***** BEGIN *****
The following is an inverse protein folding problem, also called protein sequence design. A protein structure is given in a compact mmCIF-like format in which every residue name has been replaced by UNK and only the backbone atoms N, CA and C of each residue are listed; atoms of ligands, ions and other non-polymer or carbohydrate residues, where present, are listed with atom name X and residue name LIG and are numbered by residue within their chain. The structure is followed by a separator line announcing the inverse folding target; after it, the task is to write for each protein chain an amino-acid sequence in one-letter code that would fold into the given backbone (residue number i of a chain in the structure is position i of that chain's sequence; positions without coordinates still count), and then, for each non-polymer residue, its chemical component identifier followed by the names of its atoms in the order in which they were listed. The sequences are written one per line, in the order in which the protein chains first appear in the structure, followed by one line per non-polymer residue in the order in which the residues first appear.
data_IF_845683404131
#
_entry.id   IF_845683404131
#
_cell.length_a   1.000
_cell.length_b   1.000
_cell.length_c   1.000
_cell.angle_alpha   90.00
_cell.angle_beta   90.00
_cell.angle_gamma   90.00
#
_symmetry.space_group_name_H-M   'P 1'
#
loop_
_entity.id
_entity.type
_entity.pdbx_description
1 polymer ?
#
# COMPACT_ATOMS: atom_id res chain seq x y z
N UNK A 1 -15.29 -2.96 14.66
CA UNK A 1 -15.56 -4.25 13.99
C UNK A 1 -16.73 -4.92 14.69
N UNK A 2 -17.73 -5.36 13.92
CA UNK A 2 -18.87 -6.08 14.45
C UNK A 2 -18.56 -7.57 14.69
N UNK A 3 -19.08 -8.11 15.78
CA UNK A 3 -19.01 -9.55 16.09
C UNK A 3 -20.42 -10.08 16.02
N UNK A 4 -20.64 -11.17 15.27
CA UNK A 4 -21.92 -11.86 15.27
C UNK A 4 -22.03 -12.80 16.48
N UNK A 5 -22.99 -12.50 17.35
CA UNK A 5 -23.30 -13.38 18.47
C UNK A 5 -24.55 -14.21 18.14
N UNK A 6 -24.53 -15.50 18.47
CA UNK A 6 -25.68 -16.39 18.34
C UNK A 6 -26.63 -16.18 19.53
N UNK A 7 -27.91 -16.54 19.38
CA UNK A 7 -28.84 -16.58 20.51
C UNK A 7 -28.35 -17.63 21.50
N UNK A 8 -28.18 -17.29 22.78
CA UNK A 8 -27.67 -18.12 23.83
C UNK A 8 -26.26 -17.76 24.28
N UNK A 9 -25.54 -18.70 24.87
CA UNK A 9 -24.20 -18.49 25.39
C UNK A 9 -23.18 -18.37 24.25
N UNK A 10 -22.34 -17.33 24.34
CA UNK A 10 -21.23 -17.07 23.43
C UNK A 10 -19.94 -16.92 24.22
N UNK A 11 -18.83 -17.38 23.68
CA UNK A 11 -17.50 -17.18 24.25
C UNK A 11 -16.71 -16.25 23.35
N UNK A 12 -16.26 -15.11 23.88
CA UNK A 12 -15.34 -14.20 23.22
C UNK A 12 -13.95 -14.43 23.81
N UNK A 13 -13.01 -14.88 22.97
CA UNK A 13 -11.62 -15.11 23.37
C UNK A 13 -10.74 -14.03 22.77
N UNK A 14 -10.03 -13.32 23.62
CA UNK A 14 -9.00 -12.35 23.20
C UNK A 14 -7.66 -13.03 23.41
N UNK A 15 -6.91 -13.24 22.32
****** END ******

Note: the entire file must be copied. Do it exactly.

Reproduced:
The following is an inverse protein folding problem, also called protein sequence design. A protein structure is given in a compact mmCIF-like format in which every residue name has been replaced by UNK and only the backbone atoms N, CA and C of each residue are listed; atoms of ligands, ions and other non-polymer or carbohydrate residues, where present, are listed with atom name X and residue name LIG and are numbered by residue within their chain. The structure is followed by a separator line announcing the inverse folding target; after it, the task is to write for each protein chain an amino-acid sequence in one-letter code that would fold into the given backbone (residue number i of a chain in the structure is position i of that chain's sequence; positions without coordinates still count), and then, for each non-polymer residue, its chemical component identifier followed by the names of its atoms in the order in which they were listed. The sequences are written one per line, in the order in which the protein chains first appear in the structure, followed by one line per non-polymer residue in the order in which the residues first appear.
data_IF_845683404131
#
_entry.id   IF_845683404131
#
_cell.length_a   1.000
_cell.length_b   1.000
_cell.length_c   1.000
_cell.angle_alpha   90.00
_cell.angle_beta   90.00
_cell.angle_gamma   90.00
#
_symmetry.space_group_name_H-M   'P 1'
#
loop_
_entity.id
_entity.type
_entity.pdbx_description
1 polymer ?
#
# COMPACT_ATOMS: atom_id res chain seq x y z
N UNK A 1 -15.29 -2.96 14.66
CA UNK A 1 -15.56 -4.25 13.99
C UNK A 1 -16.73 -4.92 14.69
N UNK A 2 -17.73 -5.36 13.92
CA UNK A 2 -18.87 -6.08 14.45
C UNK A 2 -18.56 -7.57 14.69
N UNK A 3 -19.08 -8.11 15.78
CA UNK A 3 -19.01 -9.55 16.09
C UNK A 3 -20.42 -10.08 16.02
N UNK A 4 -20.64 -11.17 15.27
CA UNK A 4 -21.92 -11.86 15.27
C UNK A 4 -22.03 -12.80 16.48
N UNK A 5 -22.99 -12.50 17.35
CA UNK A 5 -23.30 -13.38 18.47
C UNK A 5 -24.55 -14.21 18.14
N UNK A 6 -24.53 -15.50 18.47
CA UNK A 6 -25.68 -16.39 18.34
C UNK A 6 -26.63 -16.18 19.53
N UNK A 7 -27.91 -16.54 19.38
CA UNK A 7 -28.84 -16.58 20.51
C UNK A 7 -28.35 -17.63 21.50
N UNK A 8 -28.18 -17.29 22.78
CA UNK A 8 -27.67 -18.12 23.83
C UNK A 8 -26.26 -17.76 24.28
N UNK A 9 -25.54 -18.70 24.87
CA UNK A 9 -24.20 -18.49 25.39
C UNK A 9 -23.18 -18.37 24.25
N UNK A 10 -22.34 -17.33 24.34
CA UNK A 10 -21.23 -17.07 23.43
C UNK A 10 -19.94 -16.92 24.22
N UNK A 11 -18.83 -17.38 23.68
CA UNK A 11 -17.50 -17.18 24.25
C UNK A 11 -16.71 -16.25 23.35
N UNK A 12 -16.26 -15.11 23.88
CA UNK A 12 -15.34 -14.20 23.22
C UNK A 12 -13.95 -14.43 23.81
N UNK A 13 -13.01 -14.88 22.97
CA UNK A 13 -11.62 -15.11 23.37
C UNK A 13 -10.74 -14.03 22.77
N UNK A 14 -10.03 -13.32 23.62
CA UNK A 14 -9.00 -12.35 23.20
C UNK A 14 -7.66 -13.03 23.41
N UNK A 15 -6.91 -13.24 22.32